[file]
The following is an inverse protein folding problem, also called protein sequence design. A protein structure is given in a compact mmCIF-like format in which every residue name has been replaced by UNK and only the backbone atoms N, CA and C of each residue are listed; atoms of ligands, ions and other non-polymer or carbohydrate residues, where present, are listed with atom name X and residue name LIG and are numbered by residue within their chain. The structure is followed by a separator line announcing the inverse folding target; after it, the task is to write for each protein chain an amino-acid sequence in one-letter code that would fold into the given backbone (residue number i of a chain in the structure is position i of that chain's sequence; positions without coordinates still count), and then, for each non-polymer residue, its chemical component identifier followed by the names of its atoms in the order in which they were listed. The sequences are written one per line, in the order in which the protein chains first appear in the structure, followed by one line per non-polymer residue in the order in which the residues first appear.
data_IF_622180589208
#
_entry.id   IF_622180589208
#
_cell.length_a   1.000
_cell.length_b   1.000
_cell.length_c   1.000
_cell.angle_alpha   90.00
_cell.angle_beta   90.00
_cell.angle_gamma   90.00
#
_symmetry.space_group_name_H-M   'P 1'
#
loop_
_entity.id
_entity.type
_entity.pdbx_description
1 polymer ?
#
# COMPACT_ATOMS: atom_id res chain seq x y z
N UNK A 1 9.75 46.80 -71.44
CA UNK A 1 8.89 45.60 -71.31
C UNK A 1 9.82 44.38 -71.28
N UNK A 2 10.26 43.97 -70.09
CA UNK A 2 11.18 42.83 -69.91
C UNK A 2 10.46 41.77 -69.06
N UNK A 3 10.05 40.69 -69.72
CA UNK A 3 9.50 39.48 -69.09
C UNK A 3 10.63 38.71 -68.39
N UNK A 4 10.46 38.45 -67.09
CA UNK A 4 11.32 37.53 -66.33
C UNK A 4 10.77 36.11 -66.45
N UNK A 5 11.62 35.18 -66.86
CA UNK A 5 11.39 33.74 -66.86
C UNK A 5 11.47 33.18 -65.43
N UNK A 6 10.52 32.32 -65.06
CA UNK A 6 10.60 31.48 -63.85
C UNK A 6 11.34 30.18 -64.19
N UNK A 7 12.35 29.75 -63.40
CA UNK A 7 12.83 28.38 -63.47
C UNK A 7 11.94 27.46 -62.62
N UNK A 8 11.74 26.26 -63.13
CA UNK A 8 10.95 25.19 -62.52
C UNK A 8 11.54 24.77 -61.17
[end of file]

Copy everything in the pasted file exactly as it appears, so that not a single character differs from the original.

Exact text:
The following is an inverse protein folding problem, also called protein sequence design. A protein structure is given in a compact mmCIF-like format in which every residue name has been replaced by UNK and only the backbone atoms N, CA and C of each residue are listed; atoms of ligands, ions and other non-polymer or carbohydrate residues, where present, are listed with atom name X and residue name LIG and are numbered by residue within their chain. The structure is followed by a separator line announcing the inverse folding target; after it, the task is to write for each protein chain an amino-acid sequence in one-letter code that would fold into the given backbone (residue number i of a chain in the structure is position i of that chain's sequence; positions without coordinates still count), and then, for each non-polymer residue, its chemical component identifier followed by the names of its atoms in the order in which they were listed. The sequences are written one per line, in the order in which the protein chains first appear in the structure, followed by one line per non-polymer residue in the order in which the residues first appear.
data_IF_622180589208
#
_entry.id   IF_622180589208
#
_cell.length_a   1.000
_cell.length_b   1.000
_cell.length_c   1.000
_cell.angle_alpha   90.00
_cell.angle_beta   90.00
_cell.angle_gamma   90.00
#
_symmetry.space_group_name_H-M   'P 1'
#
loop_
_entity.id
_entity.type
_entity.pdbx_description
1 polymer ?
#
# COMPACT_ATOMS: atom_id res chain seq x y z
N UNK A 1 9.75 46.80 -71.44
CA UNK A 1 8.89 45.60 -71.31
C UNK A 1 9.82 44.38 -71.28
N UNK A 2 10.26 43.97 -70.09
CA UNK A 2 11.18 42.83 -69.91
C UNK A 2 10.46 41.77 -69.06
N UNK A 3 10.05 40.69 -69.72
CA UNK A 3 9.50 39.48 -69.09
C UNK A 3 10.63 38.71 -68.39
N UNK A 4 10.46 38.45 -67.09
CA UNK A 4 11.32 37.53 -66.33
C UNK A 4 10.77 36.11 -66.45
N UNK A 5 11.62 35.18 -66.86
CA UNK A 5 11.39 33.74 -66.86
C UNK A 5 11.47 33.18 -65.43
N UNK A 6 10.52 32.32 -65.06
CA UNK A 6 10.60 31.48 -63.85
C UNK A 6 11.34 30.18 -64.19
N UNK A 7 12.35 29.75 -63.40
CA UNK A 7 12.83 28.38 -63.47
C UNK A 7 11.94 27.46 -62.62
N UNK A 8 11.74 26.26 -63.13
CA UNK A 8 10.95 25.19 -62.52
C UNK A 8 11.54 24.77 -61.17